What is a taskforce?
Taskforces bring people together for a limited period of time to focus on addressing specific problems across organisational or functional boundaries. They are an important part of the Australian Public Service (APS) landscape and are commonly used to tackle high-priority issues.
What it's like to work in a taskforce
Because taskforces need to meet an objective within an agreed timeframe, things tend to move faster than they do in your average branch. There will likely be periods of significantly high workloads, but with the reward of contributing to a tangible outcome at the end. It's important to consider your own circumstances and whether the taskforce environment is right for you at a particular point in time.
Taskforces may be formed by BAU staff members, but more often than not, they involve the creation of a whole new team to work together on an issue. These could be people from across your agency, or across the APS if it's an interagency taskforce. You'll likely be working with new people with different levels of experience and backgrounds. It's a great way to expand your networks and gain exposure to new ways of thinking and working that you may not always get in a traditional branch. This can be extremely beneficial for your career in the APS.
Many taskforces are brought together to produce work in a short period of time (three to six months) that may ordinarily take one to two years. This contributes to the fast-paced environment and may require a degree of agility from taskforce staff – you may work on one deliverable and then need to pivot to a new piece of work, depending on how your team is structured. If you're a fast learner and willing to pitch in to help achieve a team goal, taskforces are a great way to expand your skillset and gain experience in work that you may not have had the chance to do previously.
You've been asked to set up a taskforce, but you don't yet have an agreed scope or resources.
In this phase, you want to understand the problem your taskforce is addressing and use this to develop a clear and agreed scope and terms of reference. You should determine what your deliverables will be, and the timeframe for achieving them.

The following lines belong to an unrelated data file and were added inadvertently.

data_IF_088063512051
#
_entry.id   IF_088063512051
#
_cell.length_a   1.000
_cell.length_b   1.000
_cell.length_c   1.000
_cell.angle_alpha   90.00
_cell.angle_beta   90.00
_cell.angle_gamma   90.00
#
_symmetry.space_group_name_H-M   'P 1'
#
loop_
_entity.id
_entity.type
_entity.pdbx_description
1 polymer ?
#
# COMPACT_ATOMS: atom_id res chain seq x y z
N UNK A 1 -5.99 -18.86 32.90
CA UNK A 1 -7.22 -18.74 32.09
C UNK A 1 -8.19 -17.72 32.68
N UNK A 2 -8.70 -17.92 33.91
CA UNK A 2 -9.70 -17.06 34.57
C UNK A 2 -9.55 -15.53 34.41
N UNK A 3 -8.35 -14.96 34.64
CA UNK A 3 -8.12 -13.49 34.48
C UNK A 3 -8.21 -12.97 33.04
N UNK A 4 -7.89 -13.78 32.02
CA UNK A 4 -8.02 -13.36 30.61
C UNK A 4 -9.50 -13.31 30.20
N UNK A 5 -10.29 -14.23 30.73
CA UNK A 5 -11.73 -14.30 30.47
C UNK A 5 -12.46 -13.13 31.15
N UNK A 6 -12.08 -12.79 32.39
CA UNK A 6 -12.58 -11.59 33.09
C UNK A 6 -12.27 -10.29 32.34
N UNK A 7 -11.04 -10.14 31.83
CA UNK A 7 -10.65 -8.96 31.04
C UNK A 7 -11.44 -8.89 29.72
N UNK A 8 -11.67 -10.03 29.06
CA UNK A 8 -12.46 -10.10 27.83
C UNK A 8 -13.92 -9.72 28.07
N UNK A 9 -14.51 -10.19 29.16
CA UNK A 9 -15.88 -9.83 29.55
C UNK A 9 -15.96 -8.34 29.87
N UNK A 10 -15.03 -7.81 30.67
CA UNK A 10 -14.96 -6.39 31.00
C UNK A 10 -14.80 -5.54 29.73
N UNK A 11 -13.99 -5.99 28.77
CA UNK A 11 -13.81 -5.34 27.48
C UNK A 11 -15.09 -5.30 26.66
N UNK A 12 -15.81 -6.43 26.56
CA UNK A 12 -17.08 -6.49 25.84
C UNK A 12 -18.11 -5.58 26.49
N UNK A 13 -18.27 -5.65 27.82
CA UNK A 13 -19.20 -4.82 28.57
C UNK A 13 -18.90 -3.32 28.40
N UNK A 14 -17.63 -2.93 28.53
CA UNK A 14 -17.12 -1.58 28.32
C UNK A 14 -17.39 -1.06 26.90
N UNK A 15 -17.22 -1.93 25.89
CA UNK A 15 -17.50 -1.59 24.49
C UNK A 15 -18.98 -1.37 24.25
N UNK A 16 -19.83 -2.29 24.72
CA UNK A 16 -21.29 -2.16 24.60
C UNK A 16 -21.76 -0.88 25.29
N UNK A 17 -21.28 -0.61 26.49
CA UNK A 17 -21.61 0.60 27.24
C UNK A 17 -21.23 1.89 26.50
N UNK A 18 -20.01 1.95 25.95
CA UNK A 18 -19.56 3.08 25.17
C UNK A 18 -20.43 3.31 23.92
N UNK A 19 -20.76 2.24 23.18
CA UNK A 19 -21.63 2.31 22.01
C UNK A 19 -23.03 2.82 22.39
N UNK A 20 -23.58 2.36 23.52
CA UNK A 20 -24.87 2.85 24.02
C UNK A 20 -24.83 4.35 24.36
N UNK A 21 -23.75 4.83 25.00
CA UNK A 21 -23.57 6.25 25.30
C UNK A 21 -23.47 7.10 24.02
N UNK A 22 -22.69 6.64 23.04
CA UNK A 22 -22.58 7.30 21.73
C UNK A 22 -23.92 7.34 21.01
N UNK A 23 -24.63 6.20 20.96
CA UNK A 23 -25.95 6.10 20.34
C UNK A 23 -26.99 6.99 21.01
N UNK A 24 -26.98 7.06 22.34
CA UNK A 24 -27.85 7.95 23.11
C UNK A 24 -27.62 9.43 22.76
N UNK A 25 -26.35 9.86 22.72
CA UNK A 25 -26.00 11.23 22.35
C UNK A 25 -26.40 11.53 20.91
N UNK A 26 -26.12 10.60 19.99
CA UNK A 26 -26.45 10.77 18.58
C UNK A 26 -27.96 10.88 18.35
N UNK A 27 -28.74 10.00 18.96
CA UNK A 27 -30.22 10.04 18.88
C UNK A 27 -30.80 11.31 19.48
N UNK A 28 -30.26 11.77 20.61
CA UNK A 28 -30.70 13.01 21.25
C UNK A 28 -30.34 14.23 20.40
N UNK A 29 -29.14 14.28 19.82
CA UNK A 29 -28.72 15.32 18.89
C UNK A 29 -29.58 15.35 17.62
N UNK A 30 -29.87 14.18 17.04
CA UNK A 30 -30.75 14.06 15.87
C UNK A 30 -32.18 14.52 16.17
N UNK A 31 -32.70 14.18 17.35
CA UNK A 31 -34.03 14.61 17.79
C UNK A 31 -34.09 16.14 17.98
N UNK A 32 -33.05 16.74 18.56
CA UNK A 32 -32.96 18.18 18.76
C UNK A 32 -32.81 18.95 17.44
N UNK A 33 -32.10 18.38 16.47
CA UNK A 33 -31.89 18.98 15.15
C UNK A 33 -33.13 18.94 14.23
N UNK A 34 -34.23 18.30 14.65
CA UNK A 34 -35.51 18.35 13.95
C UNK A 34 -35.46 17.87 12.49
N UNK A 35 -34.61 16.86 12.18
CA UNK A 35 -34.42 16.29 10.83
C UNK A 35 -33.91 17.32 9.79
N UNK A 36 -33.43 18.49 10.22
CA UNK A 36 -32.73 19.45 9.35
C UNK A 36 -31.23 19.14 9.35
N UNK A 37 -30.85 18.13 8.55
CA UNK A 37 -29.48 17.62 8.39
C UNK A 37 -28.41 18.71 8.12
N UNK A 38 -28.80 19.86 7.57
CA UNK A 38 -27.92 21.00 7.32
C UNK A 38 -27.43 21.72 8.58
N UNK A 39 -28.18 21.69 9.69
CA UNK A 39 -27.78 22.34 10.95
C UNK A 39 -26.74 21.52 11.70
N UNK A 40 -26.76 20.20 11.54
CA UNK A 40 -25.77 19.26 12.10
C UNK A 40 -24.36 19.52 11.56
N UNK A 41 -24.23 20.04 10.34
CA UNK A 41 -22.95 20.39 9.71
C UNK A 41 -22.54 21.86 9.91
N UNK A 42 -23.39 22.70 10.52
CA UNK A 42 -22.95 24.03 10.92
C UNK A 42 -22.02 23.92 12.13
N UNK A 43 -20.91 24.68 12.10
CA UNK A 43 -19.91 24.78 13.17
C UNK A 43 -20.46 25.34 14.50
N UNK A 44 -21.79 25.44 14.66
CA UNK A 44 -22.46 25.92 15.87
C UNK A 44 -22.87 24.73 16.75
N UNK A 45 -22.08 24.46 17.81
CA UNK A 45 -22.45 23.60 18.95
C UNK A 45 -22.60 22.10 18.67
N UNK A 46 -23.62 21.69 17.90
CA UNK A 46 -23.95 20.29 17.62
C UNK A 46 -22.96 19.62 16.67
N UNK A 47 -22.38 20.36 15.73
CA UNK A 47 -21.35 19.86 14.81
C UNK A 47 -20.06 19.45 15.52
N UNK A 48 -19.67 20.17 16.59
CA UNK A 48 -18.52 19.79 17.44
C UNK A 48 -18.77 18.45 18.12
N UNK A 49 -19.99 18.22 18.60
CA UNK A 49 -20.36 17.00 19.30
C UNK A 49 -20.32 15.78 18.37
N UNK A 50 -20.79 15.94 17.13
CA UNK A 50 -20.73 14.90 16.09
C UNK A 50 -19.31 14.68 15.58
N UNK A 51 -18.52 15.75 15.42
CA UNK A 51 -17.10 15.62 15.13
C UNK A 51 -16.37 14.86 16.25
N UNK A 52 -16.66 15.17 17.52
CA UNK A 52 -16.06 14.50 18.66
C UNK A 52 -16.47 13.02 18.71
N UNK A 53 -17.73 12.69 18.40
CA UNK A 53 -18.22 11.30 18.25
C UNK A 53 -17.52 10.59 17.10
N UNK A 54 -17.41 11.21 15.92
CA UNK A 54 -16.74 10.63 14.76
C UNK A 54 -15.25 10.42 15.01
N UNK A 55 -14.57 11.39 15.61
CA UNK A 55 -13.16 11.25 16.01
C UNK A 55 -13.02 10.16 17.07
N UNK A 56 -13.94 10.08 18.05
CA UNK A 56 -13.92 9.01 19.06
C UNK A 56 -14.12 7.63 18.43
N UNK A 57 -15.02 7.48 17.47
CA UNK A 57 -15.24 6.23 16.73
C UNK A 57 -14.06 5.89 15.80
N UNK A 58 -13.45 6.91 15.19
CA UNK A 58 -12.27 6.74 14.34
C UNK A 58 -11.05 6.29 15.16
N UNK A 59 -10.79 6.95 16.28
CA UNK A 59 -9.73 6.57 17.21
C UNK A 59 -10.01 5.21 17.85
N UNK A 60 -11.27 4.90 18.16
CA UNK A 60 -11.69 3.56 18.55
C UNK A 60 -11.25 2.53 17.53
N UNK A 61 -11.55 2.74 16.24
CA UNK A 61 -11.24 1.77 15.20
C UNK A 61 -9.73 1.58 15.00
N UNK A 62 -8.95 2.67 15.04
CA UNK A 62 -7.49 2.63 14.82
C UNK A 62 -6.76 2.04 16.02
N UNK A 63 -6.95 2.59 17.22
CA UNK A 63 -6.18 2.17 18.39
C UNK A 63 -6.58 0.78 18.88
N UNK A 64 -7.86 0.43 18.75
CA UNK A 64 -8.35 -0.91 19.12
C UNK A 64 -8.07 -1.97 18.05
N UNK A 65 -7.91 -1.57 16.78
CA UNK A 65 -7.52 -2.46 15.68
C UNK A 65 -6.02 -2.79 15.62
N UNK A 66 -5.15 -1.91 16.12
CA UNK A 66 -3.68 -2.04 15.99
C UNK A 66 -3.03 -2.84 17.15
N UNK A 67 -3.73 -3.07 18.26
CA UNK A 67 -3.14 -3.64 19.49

Getting your scope right will help you to identify the skills and expertise needed within your team, establish the right governance arrangements, and plan for the stakeholders you need to engage with. It will also enable you to set up your necessary administrative arrangements – including budget, accommodation and procurement.
Taskforce set up
You have a terms of reference and you're setting up a team.
With your scope now agreed, you need to source the right mix of skills and experience to make up your team. You also need to ensure your administrative and corporate arrangements, such as accommodation, finance and IT, are in place for the life of the taskforce.
After bringing together a new team, an important first step is to set up an effective structure that will ensure the taskforce meets its objectives; taking the time to do team building and establish ways of working will help you hit the ground running.
You should also establish your project management practices and have a workplan to guide you from start to finish. Part of planning your work involves allowing time for an effective handover and closure period at the end – so take the time to review the closure and handover section, including the handover checklist, and build this into your overall taskforce plan.
Work is underway, including analysis, stakeholder engagement, coordination and product development.
In this phase, the team is in a rhythm with established information sharing mechanisms and feedback sessions. Stakeholder engagement is underway, along with any quantitative or qualitative data analysis or problem solving work to feed into the development of products. Governance meetings should be occurring as needed to get engagement and decisions at critical points of product development, with good project management keeping you on track.
You are supporting decision making and preparing to handover ongoing responsibilities.
At this point, you are completing your final deliverables and preparing for the closure of your taskforce. This will include a comprehensive handover for the BAU or implementation team – ensure you include all necessary records, especially those documenting why decisions were made. You should also be supporting your staff to transition out of the taskforce and back to their substantive roles, or helping them with their next move, and working with the host agency's enabling services to wrap up all corporate and administrative support by your end date.
It's important to take the time to reflect on your experience with the team, reviewing what went well and not so well throughout the taskforce and identifying lessons for the future.